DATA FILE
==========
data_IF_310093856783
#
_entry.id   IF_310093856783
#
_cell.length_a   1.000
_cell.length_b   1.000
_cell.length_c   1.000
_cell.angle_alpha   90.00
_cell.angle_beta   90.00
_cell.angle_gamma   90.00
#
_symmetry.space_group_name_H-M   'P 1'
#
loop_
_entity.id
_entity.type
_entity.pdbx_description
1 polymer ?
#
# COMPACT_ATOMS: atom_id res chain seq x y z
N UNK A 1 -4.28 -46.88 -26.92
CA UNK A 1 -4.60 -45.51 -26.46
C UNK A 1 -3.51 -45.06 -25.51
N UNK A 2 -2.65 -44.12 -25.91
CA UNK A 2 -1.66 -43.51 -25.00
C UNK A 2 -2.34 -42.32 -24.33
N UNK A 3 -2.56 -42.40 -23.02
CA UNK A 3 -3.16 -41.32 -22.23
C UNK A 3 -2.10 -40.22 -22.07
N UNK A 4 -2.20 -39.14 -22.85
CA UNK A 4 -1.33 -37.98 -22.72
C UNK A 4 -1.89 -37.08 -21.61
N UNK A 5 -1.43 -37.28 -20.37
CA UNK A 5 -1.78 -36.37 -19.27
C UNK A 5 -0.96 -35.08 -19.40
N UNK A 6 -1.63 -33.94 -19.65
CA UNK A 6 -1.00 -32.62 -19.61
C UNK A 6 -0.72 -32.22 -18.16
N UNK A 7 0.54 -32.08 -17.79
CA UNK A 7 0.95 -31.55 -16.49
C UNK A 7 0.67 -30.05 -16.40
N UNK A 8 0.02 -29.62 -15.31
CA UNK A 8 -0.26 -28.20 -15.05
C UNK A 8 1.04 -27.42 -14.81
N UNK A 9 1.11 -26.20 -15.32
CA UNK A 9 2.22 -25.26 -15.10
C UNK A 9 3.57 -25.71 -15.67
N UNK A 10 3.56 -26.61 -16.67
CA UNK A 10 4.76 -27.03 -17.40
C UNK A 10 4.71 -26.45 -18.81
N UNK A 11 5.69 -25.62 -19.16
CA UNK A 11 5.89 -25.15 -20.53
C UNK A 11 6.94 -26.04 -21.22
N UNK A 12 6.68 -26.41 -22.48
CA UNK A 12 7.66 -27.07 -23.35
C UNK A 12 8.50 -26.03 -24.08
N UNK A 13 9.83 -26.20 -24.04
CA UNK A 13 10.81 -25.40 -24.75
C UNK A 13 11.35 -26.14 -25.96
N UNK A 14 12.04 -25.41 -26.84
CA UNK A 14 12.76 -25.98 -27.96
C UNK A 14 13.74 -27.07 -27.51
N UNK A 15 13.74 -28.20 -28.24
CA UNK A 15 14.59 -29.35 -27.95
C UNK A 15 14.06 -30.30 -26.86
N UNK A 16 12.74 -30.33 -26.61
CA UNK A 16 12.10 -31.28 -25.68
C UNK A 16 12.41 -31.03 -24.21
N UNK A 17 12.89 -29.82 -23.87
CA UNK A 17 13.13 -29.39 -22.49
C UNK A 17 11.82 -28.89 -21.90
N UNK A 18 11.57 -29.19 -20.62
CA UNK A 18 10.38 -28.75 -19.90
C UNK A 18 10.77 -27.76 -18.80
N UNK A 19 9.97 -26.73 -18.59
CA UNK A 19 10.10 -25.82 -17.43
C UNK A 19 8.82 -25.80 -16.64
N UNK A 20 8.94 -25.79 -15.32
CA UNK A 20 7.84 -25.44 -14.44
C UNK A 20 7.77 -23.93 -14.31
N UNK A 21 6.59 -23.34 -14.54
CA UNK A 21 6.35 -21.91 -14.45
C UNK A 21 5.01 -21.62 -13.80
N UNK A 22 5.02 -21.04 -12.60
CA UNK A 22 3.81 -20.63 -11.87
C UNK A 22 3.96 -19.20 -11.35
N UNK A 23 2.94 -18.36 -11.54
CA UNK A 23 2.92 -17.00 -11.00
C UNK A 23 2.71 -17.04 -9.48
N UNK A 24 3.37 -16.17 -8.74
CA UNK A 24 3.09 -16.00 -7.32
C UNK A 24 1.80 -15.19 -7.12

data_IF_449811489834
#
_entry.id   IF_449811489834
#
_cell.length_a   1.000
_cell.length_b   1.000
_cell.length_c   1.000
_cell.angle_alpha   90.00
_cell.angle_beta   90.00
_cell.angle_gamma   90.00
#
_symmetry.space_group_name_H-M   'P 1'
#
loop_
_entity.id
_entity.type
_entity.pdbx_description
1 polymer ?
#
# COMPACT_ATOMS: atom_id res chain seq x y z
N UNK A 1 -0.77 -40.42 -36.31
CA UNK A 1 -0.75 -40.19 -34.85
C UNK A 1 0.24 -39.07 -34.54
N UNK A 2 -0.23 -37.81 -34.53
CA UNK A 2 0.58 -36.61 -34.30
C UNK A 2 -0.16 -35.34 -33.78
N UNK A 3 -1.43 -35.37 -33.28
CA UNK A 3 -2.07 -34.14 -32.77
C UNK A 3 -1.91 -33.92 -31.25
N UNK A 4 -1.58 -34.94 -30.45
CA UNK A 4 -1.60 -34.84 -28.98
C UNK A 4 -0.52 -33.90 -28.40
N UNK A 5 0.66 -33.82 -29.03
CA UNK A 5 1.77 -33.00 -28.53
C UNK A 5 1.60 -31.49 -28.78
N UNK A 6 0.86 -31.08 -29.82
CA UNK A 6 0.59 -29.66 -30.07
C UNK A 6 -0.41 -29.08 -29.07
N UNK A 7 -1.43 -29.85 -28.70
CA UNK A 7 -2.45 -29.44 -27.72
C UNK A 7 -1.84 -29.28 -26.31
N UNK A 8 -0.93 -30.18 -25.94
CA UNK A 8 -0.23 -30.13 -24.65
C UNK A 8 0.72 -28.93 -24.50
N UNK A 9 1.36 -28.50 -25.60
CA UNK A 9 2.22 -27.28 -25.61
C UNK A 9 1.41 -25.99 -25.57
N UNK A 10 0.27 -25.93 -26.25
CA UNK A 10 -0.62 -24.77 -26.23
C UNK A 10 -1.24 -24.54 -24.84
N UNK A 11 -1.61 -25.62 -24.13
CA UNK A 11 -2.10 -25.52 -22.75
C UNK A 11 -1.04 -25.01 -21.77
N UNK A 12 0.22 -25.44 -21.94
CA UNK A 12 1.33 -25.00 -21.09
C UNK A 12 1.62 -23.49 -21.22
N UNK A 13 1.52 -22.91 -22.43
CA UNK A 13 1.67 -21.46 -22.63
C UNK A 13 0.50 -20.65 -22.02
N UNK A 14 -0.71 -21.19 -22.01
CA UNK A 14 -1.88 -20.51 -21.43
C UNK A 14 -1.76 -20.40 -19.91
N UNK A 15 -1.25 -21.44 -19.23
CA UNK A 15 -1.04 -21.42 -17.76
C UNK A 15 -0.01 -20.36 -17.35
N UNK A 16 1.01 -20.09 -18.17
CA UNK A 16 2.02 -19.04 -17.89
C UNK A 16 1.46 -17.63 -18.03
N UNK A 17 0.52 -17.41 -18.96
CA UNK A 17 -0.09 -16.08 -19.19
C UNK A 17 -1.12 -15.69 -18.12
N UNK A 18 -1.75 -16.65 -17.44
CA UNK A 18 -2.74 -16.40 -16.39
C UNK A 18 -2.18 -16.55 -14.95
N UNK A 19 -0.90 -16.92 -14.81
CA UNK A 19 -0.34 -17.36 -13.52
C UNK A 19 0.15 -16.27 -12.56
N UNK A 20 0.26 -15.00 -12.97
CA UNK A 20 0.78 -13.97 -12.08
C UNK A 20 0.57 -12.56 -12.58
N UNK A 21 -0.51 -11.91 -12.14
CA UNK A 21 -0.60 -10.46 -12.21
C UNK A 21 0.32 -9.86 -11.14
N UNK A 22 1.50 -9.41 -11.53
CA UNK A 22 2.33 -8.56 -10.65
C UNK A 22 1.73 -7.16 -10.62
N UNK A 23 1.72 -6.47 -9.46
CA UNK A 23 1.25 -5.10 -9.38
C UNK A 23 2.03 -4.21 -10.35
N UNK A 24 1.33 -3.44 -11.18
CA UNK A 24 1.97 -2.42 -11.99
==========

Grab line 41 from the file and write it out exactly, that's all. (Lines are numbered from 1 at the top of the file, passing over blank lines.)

C UNK A 7 0.67 -30.05 -16.40